First a bit of background. Wikipedia defines a Catmull-Rom spline as “a cardinal spline with a tension of 0.5”. In slightly easier terms, a Catmull-Rom spline is basically a parametric curve given by a cubic polynomial and as many waypoints as you like. It has the nice property that the curve passes through each waypoint. Four waypoints are required to specify the curve: between any two waypoints P1 and P2 you also need P0 and P3 (the waypoints immediately before and after the segment you are considering) to calculate the curve. This also means that if you want a curve n waypoints long, you need n+2 waypoints (one extra at each end). There is also a DirectX function to calculate a point on the curve given the four waypoints and the parameter t, where t=0 at P1 and t=1 at P2.
First, I had to figure out the functionality I was after. Regular subdivision is where you step between waypoints with a regular step size. I.e. if you wanted 4 subdivision segments, your values of t would be 0.25, 0.5, and 0.75 (dividing the curve into quarters). Adaptive subdivision works differently: it takes advantage of the fact that the curve might be a straight line between t=0 and t=0.5, say, so there wouldn’t be much point adding subdivision points there – they are better used where the curvature of the spline is higher. If you want 3 subdivision points, they might end up at t=0.7, t=0.8, and t=0.9.
That’s the functionality in English. In more mathematical terms, the curvature of the line is another way of saying “how large is the second derivative?” Calculus! I had to calculate d2y/dx2. But for a parametric curve, it’s a little more tricky than usual. Most equations you meet every day on the street are of the form:
y = (something to do with x)
But a parametric equation is of the form:
y = (something to do with t)
x = (something else to do with t)
(In the case of the Catmull-Rom spline, the “something” and “something else” are in fact basically the same thing, but that doesn’t immediately make it any easier.)
Since the equations are in the form of t, we can’t immediately compute dy/dx (the first derivative – a step along the way). Instead, we can compute dy/dt and dx/dt. Then use the chain rule:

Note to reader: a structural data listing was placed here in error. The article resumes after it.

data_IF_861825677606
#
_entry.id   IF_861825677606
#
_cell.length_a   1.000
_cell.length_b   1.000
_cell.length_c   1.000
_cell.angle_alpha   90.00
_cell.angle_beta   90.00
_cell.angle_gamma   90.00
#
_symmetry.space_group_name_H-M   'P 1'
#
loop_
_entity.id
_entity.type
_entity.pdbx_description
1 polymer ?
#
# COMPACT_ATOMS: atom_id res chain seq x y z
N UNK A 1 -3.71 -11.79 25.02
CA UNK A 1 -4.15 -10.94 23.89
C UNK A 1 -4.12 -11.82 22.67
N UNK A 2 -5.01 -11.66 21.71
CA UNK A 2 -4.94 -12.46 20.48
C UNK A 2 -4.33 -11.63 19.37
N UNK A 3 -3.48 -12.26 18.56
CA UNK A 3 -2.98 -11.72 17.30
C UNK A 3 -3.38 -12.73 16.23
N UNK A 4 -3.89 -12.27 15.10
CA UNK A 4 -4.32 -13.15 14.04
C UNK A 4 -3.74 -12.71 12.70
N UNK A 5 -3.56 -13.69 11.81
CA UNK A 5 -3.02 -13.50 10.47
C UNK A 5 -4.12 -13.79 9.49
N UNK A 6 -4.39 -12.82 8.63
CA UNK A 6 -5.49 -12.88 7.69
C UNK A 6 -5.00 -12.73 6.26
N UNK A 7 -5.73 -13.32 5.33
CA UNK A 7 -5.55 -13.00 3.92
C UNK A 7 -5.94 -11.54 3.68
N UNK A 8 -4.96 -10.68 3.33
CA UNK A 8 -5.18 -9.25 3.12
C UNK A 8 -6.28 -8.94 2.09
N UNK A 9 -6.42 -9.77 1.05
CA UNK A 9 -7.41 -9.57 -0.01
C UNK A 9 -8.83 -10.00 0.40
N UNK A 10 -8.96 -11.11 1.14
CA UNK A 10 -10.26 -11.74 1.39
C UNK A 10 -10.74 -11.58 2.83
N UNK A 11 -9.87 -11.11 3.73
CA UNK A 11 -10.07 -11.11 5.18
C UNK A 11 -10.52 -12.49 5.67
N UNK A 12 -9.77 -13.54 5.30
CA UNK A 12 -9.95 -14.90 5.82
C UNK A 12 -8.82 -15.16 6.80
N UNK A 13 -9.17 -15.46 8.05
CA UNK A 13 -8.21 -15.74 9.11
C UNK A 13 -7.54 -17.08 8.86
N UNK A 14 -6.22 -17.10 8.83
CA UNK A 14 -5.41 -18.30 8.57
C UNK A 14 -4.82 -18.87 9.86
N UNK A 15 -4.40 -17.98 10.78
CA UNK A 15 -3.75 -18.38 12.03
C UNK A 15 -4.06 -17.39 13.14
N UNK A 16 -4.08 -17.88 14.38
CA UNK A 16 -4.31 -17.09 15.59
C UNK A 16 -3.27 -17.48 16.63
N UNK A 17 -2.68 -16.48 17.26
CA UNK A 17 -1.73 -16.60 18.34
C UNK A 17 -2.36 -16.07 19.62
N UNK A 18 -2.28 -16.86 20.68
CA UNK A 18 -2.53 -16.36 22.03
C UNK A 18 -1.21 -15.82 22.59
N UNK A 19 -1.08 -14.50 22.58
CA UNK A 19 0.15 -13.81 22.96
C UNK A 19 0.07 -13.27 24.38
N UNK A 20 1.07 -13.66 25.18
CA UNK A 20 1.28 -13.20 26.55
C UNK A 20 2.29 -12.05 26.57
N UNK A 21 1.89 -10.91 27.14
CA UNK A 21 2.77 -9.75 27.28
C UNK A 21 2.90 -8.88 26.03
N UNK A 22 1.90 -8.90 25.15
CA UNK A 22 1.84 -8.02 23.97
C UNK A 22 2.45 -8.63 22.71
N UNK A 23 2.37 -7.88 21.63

dy/dx = (dy/dt) / (dx/dt)
Fair enough – a plain cubic polynomial is easy enough to differentiate and I obtained dy/dt and dx/dt in short order. But it doesn’t stop there. What I’m really after is the second derivative, d2y/dx2, which is another way of saying I want to differentiate dy/dx. But I have dy/dx in the form of a fraction with a nasty polynomial on the bottom. I turned to the quotient rule:
let f = dy/dx = u/v
then df/dt = (v.du/dt – u.dv/dt) / v2
Again, the quadratic (at this stage) polynomials u and v are easy to differentiate. So far so good.
Finally another application of the chain rule:
df/dx = (df/dt) / (dx/dt)
And I have finally obtained df/dx, i.e. (d/dx)(dy/dx), i.e. d2y/dx2, the second derivative of the curve! All that remained was to write a loop to insert subdivision points as necessary based on a threshold value of the second derivative, do a bit of debugging, and Bob’s your uncle. I now have a nicely adaptively-subdivided Catmull-Rom spline.
But what, you ask, was the ultimate point? Well, with any subdivision, the curve is approximated with a series of straight lines. Because an adaptively-subdivided curve is more intelligent about where it places subdivision points, it can typically achieve accurate approximation of the curve with fewer points than required by a regular subdivision method. The practical upshot of which in my case is fewer polygons, fewer calculations, and therefore faster code. Every microsecond counts!